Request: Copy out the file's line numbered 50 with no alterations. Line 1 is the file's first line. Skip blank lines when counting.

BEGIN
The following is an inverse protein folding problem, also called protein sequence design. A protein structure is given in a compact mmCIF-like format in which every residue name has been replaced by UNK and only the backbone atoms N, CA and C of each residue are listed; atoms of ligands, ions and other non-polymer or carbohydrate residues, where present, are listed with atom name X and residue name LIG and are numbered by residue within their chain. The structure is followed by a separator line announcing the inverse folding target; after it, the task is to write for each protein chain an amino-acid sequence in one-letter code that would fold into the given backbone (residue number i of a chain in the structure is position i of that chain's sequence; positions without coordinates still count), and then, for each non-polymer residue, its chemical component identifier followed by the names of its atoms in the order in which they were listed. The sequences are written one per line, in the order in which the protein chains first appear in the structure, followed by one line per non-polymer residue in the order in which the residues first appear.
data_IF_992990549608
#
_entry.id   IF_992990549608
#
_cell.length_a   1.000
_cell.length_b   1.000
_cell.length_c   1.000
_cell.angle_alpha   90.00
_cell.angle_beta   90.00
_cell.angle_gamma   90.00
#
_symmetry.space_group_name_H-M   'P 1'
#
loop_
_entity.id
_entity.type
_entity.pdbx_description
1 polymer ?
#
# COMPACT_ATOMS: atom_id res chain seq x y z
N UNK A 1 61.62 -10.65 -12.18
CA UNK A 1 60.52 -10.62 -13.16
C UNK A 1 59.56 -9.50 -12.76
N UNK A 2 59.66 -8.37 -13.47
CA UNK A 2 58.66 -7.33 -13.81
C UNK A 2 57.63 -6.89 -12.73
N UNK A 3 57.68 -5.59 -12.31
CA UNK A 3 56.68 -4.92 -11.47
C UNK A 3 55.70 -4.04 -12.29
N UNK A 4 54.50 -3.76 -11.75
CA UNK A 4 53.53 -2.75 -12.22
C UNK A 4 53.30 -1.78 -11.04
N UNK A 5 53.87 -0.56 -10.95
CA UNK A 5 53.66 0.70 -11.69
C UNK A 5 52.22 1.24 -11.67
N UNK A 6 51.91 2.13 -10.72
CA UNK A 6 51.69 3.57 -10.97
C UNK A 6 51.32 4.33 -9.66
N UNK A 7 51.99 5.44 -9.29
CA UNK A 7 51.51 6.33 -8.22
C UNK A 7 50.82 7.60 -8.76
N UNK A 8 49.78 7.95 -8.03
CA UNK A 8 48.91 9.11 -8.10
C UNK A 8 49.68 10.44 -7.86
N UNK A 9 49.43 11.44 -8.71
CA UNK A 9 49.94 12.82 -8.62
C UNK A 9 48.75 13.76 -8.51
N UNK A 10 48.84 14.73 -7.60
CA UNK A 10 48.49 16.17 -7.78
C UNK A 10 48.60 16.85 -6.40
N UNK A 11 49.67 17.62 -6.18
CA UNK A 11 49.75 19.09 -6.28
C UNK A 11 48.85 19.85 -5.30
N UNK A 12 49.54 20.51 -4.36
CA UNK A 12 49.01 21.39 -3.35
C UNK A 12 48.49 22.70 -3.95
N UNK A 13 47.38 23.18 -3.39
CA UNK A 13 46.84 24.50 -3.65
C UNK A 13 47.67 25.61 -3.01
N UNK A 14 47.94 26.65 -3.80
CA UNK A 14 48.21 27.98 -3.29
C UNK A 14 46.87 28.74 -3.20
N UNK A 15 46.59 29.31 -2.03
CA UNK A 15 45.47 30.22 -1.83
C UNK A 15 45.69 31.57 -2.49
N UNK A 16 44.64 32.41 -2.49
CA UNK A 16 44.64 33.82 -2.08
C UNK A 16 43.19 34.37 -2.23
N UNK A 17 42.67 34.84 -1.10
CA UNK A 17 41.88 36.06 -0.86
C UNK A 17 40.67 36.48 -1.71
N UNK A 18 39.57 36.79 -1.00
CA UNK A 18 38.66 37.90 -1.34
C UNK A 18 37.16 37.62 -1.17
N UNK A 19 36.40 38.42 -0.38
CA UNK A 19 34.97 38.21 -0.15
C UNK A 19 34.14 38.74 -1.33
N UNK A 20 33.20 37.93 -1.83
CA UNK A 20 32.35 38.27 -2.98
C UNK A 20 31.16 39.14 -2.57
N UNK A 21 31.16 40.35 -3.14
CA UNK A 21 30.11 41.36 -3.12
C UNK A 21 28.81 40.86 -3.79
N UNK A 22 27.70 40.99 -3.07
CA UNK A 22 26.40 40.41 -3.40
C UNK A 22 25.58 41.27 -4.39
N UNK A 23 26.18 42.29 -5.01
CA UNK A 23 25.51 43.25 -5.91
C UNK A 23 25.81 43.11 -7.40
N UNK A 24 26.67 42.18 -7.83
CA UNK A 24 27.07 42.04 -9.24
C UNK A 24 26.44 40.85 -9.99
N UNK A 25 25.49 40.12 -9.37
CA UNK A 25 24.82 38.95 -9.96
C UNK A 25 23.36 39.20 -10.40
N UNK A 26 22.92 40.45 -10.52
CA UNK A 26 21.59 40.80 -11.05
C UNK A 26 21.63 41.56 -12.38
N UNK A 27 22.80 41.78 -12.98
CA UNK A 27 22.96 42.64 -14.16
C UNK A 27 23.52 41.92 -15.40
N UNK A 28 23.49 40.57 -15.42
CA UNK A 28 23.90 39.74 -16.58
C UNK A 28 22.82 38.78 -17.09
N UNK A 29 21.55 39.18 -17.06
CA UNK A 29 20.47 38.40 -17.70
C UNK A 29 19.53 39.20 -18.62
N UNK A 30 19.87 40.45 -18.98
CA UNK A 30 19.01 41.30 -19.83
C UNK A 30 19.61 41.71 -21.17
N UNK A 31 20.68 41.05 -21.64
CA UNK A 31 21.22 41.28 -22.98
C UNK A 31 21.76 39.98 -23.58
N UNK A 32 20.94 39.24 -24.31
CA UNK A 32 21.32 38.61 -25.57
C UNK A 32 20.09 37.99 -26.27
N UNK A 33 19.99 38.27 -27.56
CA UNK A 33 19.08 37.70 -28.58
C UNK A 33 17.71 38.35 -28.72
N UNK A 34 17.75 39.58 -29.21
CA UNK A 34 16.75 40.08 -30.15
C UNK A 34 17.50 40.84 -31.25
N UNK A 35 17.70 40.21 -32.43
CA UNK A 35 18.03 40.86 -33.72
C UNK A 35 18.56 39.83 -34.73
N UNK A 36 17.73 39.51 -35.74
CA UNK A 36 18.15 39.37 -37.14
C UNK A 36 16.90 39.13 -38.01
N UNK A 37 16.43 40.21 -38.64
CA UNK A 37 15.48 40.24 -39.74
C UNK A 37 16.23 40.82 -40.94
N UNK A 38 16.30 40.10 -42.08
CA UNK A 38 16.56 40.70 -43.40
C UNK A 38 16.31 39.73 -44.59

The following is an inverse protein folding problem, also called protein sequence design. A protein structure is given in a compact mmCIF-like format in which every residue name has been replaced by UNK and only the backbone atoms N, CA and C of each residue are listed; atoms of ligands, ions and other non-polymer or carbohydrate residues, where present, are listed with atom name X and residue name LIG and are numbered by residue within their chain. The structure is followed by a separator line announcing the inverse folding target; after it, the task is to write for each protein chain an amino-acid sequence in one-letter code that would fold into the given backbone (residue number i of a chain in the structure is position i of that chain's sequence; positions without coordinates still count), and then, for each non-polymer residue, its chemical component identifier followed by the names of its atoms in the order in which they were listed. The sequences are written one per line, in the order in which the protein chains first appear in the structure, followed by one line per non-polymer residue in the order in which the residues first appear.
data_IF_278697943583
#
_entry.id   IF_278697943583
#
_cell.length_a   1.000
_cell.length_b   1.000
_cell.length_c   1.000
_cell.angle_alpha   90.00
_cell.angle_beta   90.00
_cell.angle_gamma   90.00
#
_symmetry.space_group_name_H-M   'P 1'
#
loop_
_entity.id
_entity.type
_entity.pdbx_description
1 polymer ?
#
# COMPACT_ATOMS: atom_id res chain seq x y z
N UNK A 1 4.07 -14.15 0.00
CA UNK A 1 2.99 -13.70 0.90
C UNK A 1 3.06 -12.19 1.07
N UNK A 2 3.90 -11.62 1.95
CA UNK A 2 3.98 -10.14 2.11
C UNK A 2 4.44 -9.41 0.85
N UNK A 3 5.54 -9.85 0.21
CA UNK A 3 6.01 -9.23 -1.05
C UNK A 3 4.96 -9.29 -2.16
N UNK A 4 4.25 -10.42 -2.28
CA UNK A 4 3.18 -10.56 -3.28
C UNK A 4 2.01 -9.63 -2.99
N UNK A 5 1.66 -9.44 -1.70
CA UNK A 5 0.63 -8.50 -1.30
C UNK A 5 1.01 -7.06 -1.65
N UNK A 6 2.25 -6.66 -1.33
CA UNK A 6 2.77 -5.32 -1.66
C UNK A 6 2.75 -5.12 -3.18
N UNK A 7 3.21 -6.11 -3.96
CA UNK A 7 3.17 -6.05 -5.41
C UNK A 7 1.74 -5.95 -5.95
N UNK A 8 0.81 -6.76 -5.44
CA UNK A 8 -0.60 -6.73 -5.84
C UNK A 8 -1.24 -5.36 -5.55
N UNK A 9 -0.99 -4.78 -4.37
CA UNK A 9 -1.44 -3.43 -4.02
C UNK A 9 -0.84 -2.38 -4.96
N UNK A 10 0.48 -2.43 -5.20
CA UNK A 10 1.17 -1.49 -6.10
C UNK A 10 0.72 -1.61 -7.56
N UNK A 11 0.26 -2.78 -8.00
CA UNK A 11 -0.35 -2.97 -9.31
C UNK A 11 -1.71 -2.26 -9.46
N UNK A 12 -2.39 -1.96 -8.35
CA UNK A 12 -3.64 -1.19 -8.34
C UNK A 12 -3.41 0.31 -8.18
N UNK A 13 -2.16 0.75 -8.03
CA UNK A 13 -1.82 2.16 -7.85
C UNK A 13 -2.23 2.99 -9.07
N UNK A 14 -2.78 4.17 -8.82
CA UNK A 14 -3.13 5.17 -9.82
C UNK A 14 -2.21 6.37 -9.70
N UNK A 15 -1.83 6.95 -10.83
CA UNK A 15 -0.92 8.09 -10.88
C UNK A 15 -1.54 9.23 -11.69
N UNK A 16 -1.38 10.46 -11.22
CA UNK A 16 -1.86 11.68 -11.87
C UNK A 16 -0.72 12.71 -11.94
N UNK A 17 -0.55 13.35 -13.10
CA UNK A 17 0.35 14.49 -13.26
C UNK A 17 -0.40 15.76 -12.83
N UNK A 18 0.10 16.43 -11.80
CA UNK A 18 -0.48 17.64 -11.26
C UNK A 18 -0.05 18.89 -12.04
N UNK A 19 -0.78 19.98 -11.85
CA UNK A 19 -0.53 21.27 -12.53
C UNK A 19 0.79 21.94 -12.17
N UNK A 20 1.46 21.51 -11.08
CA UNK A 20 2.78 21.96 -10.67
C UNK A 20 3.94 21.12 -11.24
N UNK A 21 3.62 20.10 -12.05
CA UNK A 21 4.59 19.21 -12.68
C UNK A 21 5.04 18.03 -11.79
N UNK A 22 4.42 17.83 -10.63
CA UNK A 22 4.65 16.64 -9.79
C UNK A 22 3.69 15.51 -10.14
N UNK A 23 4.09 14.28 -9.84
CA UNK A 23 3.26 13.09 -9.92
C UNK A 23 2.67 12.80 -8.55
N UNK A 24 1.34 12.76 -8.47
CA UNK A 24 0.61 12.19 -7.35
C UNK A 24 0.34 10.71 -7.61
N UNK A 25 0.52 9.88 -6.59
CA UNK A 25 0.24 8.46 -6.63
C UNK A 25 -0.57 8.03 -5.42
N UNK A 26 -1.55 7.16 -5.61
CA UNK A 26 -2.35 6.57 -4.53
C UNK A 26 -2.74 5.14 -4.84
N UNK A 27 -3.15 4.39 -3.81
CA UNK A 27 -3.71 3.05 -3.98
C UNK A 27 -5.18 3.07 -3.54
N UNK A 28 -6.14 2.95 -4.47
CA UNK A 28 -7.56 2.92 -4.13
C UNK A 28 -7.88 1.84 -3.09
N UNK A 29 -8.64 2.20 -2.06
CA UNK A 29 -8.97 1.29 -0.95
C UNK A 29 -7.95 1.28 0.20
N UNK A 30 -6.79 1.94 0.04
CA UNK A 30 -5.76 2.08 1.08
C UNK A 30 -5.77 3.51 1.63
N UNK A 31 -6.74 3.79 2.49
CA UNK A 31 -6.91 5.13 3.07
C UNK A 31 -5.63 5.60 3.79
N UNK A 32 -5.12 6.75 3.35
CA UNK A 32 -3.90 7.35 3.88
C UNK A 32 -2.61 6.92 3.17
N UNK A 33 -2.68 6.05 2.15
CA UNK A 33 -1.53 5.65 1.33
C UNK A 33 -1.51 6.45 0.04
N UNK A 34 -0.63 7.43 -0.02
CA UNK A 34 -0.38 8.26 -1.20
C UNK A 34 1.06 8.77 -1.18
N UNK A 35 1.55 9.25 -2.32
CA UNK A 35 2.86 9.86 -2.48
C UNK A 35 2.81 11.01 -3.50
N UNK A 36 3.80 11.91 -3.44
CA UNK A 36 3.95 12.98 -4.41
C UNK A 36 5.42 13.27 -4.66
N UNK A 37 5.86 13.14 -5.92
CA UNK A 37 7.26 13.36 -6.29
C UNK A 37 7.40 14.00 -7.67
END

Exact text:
CA UNK A 10 48.49 16.17 -7.78